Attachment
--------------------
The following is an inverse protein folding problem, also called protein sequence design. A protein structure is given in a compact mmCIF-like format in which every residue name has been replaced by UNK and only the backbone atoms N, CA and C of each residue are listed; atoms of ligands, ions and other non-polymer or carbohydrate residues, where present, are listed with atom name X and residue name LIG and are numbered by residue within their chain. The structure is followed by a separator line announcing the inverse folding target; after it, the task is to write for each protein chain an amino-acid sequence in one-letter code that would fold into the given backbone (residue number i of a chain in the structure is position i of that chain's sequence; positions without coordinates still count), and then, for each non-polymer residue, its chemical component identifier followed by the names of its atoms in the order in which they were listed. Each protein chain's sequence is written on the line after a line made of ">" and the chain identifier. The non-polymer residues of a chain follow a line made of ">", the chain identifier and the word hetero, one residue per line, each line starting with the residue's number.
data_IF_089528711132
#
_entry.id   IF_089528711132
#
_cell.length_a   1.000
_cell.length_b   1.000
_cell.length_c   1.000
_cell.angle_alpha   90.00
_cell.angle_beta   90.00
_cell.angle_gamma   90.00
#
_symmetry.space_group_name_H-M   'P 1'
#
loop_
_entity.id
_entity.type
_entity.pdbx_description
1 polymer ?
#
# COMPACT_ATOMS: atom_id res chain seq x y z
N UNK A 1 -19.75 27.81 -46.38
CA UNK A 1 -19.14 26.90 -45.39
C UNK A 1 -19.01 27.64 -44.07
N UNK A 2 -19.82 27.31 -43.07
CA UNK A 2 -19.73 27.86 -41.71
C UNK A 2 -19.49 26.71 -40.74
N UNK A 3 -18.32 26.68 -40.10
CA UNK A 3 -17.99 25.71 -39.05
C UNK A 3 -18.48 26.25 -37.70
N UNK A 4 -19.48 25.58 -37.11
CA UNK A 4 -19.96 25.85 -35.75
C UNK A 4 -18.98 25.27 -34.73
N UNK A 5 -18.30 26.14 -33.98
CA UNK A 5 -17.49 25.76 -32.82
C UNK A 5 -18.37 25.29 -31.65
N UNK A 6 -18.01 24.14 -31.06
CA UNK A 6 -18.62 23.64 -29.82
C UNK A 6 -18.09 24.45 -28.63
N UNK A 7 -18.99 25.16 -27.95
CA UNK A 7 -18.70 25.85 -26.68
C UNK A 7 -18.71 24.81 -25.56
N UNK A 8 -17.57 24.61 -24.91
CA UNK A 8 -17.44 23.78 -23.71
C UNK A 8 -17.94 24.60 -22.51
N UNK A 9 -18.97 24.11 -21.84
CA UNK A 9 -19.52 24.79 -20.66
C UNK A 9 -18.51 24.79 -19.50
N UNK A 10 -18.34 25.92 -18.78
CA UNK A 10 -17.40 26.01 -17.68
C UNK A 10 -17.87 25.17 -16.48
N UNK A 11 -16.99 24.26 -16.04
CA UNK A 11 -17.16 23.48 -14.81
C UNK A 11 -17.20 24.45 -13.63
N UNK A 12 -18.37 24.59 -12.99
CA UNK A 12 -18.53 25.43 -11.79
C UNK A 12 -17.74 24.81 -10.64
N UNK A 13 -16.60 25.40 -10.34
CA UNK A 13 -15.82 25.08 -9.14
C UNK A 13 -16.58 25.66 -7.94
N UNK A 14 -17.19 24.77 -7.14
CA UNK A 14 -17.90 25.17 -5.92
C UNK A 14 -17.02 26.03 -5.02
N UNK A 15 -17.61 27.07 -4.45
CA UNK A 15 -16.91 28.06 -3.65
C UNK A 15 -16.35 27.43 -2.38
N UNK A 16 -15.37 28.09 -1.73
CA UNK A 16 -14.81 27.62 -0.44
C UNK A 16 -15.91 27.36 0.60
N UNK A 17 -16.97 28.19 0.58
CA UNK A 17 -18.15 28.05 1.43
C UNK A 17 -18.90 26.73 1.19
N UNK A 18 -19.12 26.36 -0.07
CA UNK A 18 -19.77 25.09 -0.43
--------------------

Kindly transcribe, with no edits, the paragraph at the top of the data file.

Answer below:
The following is an inverse protein folding problem, also called protein sequence design. A protein structure is given in a compact mmCIF-like format in which every residue name has been replaced by UNK and only the backbone atoms N, CA and C of each residue are listed; atoms of ligands, ions and other non-polymer or carbohydrate residues, where present, are listed with atom name X and residue name LIG and are numbered by residue within their chain. The structure is followed by a separator line announcing the inverse folding target; after it, the task is to write for each protein chain an amino-acid sequence in one-letter code that would fold into the given backbone (residue number i of a chain in the structure is position i of that chain's sequence; positions without coordinates still count), and then, for each non-polymer residue, its chemical component identifier followed by the names of its atoms in the order in which they were listed. Each protein chain's sequence is written on the line after a line made of ">" and the chain identifier. The non-polymer residues of a chain follow a line made of ">", the chain identifier and the word hetero, one residue per line, each line starting with the residue's number.